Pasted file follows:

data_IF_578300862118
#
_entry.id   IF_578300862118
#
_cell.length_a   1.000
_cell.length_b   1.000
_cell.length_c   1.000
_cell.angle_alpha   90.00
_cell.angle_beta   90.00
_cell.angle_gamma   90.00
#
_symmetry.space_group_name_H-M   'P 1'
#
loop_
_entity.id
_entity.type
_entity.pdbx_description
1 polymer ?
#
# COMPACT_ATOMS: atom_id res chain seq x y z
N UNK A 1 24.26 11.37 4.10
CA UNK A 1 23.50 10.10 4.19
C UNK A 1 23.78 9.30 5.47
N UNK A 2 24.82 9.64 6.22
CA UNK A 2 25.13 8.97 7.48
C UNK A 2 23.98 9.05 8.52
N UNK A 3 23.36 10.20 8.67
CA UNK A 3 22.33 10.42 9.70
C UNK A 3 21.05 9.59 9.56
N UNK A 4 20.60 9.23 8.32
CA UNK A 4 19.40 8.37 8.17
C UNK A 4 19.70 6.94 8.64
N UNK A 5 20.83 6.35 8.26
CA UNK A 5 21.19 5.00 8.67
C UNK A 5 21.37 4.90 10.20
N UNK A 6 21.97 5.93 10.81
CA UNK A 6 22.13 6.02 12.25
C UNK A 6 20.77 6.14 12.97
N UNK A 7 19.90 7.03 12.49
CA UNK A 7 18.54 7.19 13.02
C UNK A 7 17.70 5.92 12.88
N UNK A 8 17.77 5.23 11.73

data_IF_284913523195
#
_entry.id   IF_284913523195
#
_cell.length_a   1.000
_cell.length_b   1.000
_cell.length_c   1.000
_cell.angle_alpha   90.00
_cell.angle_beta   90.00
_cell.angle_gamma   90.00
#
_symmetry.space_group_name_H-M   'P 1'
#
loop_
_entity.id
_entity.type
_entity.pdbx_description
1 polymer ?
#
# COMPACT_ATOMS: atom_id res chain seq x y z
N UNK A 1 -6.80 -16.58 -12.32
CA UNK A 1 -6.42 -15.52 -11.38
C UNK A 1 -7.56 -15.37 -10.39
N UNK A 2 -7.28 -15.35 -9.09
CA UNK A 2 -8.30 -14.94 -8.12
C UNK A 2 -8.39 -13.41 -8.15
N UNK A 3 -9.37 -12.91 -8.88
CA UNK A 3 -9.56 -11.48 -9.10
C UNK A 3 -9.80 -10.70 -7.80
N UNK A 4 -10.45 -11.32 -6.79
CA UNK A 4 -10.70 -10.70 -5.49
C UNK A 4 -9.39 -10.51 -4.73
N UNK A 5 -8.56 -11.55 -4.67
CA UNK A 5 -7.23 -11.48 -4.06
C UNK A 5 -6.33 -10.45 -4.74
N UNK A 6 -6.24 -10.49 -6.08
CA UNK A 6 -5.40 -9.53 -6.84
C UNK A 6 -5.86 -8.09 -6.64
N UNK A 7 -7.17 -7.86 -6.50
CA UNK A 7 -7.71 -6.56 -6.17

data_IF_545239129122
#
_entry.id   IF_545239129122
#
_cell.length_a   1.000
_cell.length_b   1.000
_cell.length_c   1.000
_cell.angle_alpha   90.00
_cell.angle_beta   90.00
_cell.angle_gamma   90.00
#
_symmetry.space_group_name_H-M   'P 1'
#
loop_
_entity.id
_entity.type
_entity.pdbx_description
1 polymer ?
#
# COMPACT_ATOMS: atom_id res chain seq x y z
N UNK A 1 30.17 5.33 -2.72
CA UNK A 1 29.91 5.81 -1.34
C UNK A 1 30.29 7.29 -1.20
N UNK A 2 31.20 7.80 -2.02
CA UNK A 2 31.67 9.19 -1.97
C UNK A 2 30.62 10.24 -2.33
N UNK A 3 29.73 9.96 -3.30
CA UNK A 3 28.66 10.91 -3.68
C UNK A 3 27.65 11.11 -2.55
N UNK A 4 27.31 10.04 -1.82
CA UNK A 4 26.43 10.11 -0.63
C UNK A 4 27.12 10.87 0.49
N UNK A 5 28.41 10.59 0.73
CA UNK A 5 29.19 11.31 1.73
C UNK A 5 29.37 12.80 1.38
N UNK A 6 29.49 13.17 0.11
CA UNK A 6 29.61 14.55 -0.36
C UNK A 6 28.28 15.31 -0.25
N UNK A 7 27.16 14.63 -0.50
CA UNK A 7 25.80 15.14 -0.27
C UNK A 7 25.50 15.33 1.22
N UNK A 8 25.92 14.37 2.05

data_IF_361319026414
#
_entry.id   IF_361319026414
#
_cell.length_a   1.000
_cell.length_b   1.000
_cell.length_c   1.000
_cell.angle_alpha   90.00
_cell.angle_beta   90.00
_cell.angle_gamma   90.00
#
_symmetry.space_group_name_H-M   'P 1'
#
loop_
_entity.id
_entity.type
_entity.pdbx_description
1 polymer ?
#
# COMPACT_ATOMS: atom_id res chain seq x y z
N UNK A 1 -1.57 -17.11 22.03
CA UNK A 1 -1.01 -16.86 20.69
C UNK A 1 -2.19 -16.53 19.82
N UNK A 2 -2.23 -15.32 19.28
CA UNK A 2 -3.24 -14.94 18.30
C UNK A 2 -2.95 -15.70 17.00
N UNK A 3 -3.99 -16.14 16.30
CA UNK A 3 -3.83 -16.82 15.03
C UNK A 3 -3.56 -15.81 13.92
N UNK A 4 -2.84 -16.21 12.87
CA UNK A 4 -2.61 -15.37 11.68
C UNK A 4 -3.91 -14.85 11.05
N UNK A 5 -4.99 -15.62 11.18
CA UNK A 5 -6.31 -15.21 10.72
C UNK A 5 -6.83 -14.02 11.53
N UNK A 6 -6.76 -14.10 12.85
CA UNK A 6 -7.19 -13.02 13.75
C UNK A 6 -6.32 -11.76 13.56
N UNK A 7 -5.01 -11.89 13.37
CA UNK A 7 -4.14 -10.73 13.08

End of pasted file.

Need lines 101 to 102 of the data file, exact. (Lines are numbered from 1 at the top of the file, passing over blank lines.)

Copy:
#
# COMPACT_ATOMS: atom_id res chain seq x y z